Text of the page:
The weekend just gone, Doug and I took a trip to the Lakes for this years' OMM. We had entered the Short Score course this year as there was no D course. The day before, we had incredible weather. Crisp and Sunny and bright. We had to wait a few hours for our bus to the camp site so we took a walk and had a few beers.

We had the big tent for the night before which was much more comfortable than the little one man lightweight one we run with. We had a pretty decent sleep, improved more so by the late start time we'd been lucky to have.

We woke up the next day to high winds, and low cloud with lots of rain in. We packed up our stuff, packed up everything we'd need for the next 36 hours and headed to the start.

Taking our map and being released into the Lakeland hills we took a few minutes to make a vague plan. On paper the terrain looked not too bad - lots of accessible trails, lots of controls to choose from. We made a small error on the first one, overshooting the stream and searching around the wrong one for a time. We then climbed up a big fucking hill. The wind was whipping up as we climbed, and the clag was down, reaching the top a couple were coming towards us. They'd decided to retire as the wind was knocking them off their feet. Once over the top, I could see why. I was getting blown around all over the place but as we descended the other side the wind dropped as we were protected more by the high hills around us.

We had 5 hours to get as many check points as possible and managed to get a couple of high scoring ones. We took a risk on a 40 pointer, knowing it would probably make us late back (you lose 2 points per minute) but hoping that the net gain would be worth it.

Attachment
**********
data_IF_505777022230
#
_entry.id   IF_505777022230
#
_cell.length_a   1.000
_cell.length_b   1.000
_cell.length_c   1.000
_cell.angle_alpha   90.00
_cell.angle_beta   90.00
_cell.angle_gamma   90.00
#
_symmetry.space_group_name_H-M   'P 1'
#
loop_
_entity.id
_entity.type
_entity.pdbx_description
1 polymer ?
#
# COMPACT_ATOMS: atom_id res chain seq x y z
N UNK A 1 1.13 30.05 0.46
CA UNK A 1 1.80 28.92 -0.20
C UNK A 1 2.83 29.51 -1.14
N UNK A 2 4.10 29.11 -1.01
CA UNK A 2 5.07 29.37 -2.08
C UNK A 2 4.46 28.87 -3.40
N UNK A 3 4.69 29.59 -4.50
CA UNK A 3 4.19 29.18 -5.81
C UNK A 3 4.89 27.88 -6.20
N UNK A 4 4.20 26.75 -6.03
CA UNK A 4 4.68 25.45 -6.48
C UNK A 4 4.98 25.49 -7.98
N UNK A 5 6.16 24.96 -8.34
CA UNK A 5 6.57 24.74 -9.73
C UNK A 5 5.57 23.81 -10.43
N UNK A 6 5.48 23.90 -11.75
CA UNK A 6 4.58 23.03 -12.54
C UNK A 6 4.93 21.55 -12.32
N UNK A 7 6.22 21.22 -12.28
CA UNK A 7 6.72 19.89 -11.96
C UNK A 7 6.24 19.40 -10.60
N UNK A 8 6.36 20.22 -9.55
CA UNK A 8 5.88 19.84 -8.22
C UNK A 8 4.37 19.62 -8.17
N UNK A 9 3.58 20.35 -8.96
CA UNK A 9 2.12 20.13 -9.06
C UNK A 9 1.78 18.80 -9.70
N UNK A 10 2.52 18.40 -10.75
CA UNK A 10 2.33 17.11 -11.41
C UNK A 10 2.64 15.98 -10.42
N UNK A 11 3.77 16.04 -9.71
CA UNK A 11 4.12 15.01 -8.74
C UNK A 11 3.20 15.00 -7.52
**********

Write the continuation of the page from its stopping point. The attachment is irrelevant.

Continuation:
The terrain was much harder than anticipated. The wet rocks made it technical, the winds made it cold the rain made our clothes heavy.

We made it back 13 minutes late and surprisingly in 31st place out of 137 and 6th mixed pair - for us, this was a very good result. We searched for a patch of grass that wasn't an inch deep in water, but the rain had stopped now and it was still light putting up our tent, in the water logged field.

We made some dinner and had a couple of cans of G&T and got our heads down for an early night - there's not much to do once it's got dark in a tiny tent barely big enough for one. The clocks also go back on OMM weekend so it's actually the one night of the year I get more than 12 hours sleep!

During the night, the rain and wind shook our tent, I was praying it would stay up so we didn't have to get out and fight the wind to peg it down. Fortunately it stayed put and we woke up around 7.30 to some noise outside (no bagpipes this year), made some coffee and breakfast, re-packed and headed to the start once more.

The weather today was entirely different! Beautiful clear skies, but bloody freezing.

The map didn't really offer much interest for me, we could either go back over the side we'd explored yesterday, which I wasn't keen on, or stay east and adventure a new area.

Doug wanted to go west, I wanted to go east. East won. However, immediately we found ourselves wrong, in a bit of an argument and wasting 25 mins trying to get to a relatively simple control. We bagged one more after traipsing across wide high fells into some crags.